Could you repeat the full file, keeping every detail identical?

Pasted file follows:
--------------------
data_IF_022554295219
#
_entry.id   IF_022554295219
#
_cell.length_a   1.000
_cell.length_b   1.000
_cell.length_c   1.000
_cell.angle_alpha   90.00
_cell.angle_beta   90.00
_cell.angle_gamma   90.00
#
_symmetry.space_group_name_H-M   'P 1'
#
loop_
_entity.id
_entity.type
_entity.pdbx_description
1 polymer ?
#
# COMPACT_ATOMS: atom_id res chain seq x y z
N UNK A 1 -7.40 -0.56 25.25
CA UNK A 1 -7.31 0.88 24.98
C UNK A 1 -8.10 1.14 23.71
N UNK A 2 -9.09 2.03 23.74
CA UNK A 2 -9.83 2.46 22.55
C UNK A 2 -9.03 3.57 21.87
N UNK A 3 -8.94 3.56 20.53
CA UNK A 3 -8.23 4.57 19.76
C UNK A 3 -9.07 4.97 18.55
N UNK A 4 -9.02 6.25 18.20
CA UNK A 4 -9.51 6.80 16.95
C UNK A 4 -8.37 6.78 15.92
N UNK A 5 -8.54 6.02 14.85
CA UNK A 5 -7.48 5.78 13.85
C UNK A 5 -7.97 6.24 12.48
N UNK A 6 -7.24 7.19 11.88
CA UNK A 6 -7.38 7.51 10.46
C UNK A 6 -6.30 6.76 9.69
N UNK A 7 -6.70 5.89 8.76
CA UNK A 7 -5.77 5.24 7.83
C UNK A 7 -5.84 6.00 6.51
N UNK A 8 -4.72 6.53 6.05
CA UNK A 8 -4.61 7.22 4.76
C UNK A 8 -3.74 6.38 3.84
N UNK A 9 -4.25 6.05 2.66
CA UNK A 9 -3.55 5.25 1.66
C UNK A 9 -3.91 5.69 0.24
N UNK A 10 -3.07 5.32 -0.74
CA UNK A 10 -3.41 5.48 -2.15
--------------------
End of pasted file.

data_IF_022554295219
#
_entry.id   IF_022554295219
#
_cell.length_a   1.000
_cell.length_b   1.000
_cell.length_c   1.000
_cell.angle_alpha   90.00
_cell.angle_beta   90.00
_cell.angle_gamma   90.00
#
_symmetry.space_group_name_H-M   'P 1'
#
loop_
_entity.id
_entity.type
_entity.pdbx_description
1 polymer ?
#
# COMPACT_ATOMS: atom_id res chain seq x y z
N UNK A 1 -7.40 -0.56 25.25
CA UNK A 1 -7.31 0.88 24.98
C UNK A 1 -8.10 1.14 23.71
N UNK A 2 -9.09 2.03 23.74
CA UNK A 2 -9.83 2.46 22.55
C UNK A 2 -9.03 3.57 21.87
N UNK A 3 -8.94 3.56 20.53
CA UNK A 3 -8.23 4.57 19.76
C UNK A 3 -9.07 4.97 18.55
N UNK A 4 -9.02 6.25 18.20
CA UNK A 4 -9.51 6.80 16.95
C UNK A 4 -8.37 6.78 15.92
N UNK A 5 -8.54 6.02 14.85
CA UNK A 5 -7.48 5.78 13.85
C UNK A 5 -7.97 6.24 12.48
N UNK A 6 -7.24 7.19 11.88
CA UNK A 6 -7.38 7.51 10.46
C UNK A 6 -6.30 6.76 9.69
N UNK A 7 -6.70 5.89 8.76
CA UNK A 7 -5.77 5.24 7.83
C UNK A 7 -5.84 6.00 6.51
N UNK A 8 -4.72 6.53 6.05
CA UNK A 8 -4.61 7.22 4.76
C UNK A 8 -3.74 6.38 3.84
N UNK A 9 -4.25 6.05 2.66
CA UNK A 9 -3.55 5.25 1.66
C UNK A 9 -3.91 5.69 0.24
N UNK A 10 -3.07 5.32 -0.74
CA UNK A 10 -3.41 5.48 -2.15